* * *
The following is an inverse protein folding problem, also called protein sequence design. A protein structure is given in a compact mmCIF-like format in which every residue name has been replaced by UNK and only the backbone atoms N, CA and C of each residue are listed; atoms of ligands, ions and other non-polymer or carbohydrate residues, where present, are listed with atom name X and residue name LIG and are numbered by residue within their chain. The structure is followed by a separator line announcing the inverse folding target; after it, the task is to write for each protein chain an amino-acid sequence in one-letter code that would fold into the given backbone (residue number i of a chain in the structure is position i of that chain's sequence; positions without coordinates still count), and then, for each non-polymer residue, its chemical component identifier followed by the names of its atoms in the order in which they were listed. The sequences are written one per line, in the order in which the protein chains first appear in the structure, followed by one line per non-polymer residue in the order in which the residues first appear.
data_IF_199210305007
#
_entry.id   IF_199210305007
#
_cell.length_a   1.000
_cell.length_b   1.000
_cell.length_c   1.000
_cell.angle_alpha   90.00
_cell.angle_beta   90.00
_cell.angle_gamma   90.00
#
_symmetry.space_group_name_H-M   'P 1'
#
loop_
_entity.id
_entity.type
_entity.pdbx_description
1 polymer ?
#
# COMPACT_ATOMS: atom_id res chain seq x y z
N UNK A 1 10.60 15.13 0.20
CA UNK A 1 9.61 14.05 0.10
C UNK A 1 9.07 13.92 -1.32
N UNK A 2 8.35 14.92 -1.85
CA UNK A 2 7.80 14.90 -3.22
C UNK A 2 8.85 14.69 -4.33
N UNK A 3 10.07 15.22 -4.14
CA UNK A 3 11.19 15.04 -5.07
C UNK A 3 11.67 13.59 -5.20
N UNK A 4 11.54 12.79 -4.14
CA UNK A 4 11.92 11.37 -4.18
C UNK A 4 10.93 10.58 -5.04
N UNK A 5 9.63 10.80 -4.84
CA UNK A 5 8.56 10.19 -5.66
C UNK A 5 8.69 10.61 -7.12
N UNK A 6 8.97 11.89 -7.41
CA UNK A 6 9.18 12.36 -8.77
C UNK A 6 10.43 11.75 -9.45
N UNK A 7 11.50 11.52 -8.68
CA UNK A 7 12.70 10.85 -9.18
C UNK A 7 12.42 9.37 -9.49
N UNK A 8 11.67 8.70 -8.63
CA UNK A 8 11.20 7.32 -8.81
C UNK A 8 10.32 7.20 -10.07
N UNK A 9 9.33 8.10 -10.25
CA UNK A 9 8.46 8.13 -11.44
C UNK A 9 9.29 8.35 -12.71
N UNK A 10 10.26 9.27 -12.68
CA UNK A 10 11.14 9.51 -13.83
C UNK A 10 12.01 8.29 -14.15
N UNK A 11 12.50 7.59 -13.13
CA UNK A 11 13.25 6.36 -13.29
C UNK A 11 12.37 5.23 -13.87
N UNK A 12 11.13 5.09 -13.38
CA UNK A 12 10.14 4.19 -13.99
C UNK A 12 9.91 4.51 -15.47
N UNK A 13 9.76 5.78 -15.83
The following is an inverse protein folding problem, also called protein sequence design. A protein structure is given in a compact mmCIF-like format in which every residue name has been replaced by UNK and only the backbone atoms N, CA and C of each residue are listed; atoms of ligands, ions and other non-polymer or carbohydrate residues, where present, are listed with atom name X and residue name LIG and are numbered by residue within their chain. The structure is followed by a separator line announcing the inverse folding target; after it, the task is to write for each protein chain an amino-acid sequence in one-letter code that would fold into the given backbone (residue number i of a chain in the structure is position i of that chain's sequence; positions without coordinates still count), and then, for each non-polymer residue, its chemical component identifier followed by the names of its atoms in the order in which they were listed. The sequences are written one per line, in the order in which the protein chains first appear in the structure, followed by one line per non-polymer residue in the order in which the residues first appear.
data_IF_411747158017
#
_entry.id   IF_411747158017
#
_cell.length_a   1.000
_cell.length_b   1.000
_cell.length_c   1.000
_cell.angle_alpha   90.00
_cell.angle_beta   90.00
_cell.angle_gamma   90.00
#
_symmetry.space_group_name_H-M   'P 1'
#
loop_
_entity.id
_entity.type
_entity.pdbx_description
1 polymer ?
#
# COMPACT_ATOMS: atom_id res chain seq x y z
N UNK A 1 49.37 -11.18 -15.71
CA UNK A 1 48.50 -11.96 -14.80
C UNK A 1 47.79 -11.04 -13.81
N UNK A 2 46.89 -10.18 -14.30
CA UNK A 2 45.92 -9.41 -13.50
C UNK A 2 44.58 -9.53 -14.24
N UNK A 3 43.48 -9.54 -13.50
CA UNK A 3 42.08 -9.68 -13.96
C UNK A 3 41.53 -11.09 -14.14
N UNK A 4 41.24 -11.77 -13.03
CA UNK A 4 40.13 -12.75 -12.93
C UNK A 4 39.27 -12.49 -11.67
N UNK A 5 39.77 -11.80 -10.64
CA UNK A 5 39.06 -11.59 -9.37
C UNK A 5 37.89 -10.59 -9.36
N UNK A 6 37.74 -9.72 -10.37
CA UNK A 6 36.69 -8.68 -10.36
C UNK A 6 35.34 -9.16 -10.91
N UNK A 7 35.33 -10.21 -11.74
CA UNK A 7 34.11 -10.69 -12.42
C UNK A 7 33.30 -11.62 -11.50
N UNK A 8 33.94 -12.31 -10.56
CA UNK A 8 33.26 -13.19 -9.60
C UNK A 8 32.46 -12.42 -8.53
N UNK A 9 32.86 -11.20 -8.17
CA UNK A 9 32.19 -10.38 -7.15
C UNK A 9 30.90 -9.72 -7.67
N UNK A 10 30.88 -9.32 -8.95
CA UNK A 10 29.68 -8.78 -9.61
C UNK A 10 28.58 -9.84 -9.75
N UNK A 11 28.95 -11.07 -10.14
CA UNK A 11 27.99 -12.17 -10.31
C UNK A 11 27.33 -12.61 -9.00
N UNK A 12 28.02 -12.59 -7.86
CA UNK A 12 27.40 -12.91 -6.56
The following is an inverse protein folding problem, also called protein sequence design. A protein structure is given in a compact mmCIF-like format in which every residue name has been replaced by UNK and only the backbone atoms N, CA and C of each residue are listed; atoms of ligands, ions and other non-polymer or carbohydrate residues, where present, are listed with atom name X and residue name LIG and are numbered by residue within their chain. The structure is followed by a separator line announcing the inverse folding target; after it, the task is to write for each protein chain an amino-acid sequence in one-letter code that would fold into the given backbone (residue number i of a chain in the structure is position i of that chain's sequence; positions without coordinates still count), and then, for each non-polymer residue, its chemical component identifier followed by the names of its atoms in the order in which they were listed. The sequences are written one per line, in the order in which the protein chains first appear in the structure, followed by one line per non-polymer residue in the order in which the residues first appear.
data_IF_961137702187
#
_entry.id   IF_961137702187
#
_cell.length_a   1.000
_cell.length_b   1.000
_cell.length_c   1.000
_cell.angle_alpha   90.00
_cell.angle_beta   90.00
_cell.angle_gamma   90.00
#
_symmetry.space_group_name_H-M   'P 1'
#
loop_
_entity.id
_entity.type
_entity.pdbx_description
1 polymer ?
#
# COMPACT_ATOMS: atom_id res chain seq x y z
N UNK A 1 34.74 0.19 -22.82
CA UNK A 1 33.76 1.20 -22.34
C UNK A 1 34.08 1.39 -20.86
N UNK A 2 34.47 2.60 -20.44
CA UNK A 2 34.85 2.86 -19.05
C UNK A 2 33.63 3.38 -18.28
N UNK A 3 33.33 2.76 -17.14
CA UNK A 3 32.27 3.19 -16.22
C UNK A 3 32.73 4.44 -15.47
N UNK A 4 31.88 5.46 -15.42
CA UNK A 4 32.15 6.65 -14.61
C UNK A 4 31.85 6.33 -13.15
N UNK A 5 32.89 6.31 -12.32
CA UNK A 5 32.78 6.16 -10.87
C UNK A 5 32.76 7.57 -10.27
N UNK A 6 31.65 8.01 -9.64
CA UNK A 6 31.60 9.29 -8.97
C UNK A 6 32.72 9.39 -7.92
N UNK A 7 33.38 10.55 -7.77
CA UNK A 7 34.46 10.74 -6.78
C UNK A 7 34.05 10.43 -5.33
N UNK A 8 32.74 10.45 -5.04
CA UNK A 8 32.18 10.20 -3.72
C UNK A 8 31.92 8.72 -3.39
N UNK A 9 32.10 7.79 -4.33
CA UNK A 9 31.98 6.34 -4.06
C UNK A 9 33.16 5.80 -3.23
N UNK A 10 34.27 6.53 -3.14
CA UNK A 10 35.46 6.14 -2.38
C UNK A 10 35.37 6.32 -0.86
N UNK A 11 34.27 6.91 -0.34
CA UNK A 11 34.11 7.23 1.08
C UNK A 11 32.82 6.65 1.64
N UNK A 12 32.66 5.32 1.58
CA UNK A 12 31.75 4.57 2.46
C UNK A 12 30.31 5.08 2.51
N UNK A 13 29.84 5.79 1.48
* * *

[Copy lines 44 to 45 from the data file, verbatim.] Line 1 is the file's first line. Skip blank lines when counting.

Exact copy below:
CA UNK A 8 11.20 7.32 -8.81
C UNK A 8 10.32 7.20 -10.07